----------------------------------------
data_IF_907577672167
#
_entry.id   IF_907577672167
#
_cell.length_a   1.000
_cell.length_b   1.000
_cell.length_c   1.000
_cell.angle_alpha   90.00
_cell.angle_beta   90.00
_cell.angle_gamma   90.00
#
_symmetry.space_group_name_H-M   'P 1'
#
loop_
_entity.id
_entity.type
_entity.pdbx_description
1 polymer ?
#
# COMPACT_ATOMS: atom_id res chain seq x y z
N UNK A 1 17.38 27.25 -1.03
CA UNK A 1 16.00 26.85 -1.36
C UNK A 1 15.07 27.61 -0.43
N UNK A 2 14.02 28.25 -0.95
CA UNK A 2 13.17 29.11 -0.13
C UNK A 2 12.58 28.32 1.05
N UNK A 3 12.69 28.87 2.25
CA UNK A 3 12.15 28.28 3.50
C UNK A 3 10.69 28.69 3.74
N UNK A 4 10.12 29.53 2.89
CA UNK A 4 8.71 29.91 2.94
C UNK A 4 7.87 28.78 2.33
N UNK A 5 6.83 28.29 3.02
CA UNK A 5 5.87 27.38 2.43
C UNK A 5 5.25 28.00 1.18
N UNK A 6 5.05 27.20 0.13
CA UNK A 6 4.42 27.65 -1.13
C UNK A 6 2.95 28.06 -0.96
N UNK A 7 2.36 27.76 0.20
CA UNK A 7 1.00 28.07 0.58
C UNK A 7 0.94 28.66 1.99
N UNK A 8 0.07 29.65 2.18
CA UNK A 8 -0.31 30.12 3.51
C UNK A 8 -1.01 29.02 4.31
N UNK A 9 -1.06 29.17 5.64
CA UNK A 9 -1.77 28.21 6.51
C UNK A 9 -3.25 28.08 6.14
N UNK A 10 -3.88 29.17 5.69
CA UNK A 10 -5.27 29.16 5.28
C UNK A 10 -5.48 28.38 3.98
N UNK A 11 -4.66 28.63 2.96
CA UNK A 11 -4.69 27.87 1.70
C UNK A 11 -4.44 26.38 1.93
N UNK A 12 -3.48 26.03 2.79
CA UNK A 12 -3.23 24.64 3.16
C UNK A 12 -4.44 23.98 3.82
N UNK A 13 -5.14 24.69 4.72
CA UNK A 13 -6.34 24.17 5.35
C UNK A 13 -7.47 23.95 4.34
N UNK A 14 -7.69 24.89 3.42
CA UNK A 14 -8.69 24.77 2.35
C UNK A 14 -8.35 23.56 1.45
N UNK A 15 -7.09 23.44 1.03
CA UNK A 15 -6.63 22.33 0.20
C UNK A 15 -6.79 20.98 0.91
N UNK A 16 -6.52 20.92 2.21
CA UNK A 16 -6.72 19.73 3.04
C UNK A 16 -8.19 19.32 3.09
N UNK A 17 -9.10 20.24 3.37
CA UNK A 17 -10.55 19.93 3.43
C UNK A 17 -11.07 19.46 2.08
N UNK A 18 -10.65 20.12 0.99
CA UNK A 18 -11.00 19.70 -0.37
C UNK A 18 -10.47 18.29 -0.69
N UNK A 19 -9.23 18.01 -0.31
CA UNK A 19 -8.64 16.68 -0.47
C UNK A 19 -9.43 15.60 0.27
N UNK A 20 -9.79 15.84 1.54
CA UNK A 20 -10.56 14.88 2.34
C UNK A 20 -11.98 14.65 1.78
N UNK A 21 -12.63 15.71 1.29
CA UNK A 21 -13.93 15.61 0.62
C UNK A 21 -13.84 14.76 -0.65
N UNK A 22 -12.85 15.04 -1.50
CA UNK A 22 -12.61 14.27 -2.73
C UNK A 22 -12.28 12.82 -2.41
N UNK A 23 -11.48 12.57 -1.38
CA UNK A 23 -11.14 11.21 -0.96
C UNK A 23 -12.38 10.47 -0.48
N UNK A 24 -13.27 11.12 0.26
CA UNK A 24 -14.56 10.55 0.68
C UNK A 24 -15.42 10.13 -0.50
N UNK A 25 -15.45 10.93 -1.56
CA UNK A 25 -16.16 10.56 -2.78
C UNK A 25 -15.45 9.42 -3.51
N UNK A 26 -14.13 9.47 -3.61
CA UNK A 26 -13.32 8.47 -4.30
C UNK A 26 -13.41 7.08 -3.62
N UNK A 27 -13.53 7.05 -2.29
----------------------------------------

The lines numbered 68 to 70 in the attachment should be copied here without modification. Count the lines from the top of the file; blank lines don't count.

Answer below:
C UNK A 16 -8.19 19.32 3.09
N UNK A 17 -9.10 20.24 3.37
CA UNK A 17 -10.55 19.93 3.43